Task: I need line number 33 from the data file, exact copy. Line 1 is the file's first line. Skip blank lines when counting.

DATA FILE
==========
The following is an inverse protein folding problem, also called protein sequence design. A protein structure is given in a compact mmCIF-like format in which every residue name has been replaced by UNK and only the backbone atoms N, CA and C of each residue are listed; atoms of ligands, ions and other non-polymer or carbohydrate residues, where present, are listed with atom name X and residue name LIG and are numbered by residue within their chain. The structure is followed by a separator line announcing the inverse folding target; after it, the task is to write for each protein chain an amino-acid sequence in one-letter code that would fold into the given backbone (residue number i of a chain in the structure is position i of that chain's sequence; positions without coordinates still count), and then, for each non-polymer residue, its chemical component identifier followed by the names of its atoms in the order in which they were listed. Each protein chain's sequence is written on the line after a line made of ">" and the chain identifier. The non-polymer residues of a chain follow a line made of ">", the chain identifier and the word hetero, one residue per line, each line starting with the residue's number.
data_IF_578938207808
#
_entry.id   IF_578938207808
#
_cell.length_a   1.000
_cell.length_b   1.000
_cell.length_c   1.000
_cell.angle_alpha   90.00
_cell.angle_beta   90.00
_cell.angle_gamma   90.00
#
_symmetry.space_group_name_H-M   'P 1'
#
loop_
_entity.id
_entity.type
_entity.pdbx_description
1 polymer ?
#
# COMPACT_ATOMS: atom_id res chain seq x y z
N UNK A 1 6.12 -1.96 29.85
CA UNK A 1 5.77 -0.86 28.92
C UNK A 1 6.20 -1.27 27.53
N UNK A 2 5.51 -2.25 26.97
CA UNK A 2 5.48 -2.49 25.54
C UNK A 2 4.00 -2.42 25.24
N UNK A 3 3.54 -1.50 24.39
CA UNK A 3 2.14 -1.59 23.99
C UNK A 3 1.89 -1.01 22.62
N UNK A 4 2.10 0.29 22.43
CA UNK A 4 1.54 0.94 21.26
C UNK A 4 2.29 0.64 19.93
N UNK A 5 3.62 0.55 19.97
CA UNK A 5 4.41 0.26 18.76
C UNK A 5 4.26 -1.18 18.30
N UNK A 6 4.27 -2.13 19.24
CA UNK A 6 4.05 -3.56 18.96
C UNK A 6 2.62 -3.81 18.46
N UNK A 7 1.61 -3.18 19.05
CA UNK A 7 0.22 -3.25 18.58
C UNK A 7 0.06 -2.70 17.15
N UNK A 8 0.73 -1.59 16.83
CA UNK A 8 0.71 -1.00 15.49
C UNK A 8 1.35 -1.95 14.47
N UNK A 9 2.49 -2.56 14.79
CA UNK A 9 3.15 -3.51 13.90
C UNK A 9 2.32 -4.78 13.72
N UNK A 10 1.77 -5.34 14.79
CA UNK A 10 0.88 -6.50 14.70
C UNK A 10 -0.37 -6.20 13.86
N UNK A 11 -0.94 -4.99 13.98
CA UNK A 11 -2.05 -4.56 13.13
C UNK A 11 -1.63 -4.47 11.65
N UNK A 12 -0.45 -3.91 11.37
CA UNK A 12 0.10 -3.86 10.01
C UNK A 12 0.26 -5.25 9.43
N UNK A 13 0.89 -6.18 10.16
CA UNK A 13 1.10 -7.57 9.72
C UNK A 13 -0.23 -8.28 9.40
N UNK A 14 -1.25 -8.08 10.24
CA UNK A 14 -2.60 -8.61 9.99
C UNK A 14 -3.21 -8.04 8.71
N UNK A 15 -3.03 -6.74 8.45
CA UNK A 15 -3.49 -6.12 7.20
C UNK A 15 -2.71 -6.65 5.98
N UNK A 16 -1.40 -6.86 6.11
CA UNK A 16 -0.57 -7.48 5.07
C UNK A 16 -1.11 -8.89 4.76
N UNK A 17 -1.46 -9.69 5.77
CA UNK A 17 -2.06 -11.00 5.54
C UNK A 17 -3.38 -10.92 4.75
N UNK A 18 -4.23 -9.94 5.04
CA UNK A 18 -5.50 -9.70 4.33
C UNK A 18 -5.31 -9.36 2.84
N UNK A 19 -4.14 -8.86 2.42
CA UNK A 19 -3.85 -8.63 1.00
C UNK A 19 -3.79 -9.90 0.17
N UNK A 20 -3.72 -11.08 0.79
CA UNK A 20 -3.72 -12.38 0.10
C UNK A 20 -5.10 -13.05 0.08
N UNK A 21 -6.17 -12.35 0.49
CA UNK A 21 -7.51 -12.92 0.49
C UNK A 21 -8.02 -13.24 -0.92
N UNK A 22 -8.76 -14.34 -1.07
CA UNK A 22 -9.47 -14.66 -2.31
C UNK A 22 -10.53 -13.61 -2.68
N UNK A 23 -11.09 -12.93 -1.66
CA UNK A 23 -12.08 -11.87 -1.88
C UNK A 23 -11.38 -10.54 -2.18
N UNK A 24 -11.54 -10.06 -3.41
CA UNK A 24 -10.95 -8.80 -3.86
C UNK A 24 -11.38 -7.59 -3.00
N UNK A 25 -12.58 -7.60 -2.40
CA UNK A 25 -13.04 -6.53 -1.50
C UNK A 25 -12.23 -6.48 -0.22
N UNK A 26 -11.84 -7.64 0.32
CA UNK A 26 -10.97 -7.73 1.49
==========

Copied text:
C UNK A 4 2.29 0.64 19.93